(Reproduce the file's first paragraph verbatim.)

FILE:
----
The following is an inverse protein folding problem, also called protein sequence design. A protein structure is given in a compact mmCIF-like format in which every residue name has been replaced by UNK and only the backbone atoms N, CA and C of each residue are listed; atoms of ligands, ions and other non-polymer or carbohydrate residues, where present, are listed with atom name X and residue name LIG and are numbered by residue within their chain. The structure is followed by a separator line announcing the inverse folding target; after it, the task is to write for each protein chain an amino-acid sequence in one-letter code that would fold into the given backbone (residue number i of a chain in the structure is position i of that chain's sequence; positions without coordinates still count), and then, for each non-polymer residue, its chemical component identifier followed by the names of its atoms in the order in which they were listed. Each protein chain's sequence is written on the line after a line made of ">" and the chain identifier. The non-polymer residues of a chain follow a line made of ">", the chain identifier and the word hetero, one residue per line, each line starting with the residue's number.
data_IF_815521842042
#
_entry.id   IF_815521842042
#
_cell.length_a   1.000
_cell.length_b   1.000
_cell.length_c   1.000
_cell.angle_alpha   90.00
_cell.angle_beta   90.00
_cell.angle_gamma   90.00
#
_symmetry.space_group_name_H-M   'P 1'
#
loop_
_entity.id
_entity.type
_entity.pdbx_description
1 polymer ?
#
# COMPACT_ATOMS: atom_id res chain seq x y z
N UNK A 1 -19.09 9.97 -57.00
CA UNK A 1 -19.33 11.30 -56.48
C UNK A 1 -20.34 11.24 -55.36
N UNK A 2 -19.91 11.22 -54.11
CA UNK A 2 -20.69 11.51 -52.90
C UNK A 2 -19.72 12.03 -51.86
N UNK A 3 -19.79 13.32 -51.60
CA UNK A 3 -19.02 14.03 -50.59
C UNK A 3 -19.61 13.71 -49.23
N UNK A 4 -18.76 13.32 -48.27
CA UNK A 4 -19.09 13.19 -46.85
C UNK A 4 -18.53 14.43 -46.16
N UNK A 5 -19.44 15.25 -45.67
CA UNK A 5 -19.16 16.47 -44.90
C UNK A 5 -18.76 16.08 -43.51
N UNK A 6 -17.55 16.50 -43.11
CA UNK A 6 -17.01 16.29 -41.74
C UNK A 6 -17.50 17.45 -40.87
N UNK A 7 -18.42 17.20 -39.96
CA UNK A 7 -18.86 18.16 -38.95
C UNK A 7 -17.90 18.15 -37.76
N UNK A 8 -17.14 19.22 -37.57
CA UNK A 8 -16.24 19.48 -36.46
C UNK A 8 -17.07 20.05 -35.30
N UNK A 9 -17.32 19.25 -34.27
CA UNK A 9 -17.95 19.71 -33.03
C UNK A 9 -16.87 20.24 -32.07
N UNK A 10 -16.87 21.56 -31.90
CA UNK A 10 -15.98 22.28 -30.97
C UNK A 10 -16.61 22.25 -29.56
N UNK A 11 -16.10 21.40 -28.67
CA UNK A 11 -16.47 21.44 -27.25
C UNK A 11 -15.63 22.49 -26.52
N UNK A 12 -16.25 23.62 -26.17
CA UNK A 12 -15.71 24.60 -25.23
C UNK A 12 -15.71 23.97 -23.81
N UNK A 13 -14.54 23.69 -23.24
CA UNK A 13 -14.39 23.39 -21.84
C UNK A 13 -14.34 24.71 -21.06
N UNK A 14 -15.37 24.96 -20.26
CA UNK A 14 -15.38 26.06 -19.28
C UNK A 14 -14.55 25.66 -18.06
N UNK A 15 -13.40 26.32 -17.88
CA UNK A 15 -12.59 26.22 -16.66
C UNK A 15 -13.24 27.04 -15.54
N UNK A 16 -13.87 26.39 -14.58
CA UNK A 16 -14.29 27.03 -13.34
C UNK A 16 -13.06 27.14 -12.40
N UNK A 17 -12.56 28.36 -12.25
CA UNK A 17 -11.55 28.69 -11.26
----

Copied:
The following is an inverse protein folding problem, also called protein sequence design. A protein structure is given in a compact mmCIF-like format in which every residue name has been replaced by UNK and only the backbone atoms N, CA and C of each residue are listed; atoms of ligands, ions and other non-polymer or carbohydrate residues, where present, are listed with atom name X and residue name LIG and are numbered by residue within their chain. The structure is followed by a separator line announcing the inverse folding target; after it, the task is to write for each protein chain an amino-acid sequence in one-letter code that would fold into the given backbone (residue number i of a chain in the structure is position i of that chain's sequence; positions without coordinates still count), and then, for each non-polymer residue, its chemical component identifier followed by the names of its atoms in the order in which they were listed. Each protein chain's sequence is written on the line after a line made of ">" and the chain identifier. The non-polymer residues of a chain follow a line made of ">", the chain identifier and the word hetero, one residue per line, each line starting with the residue's number.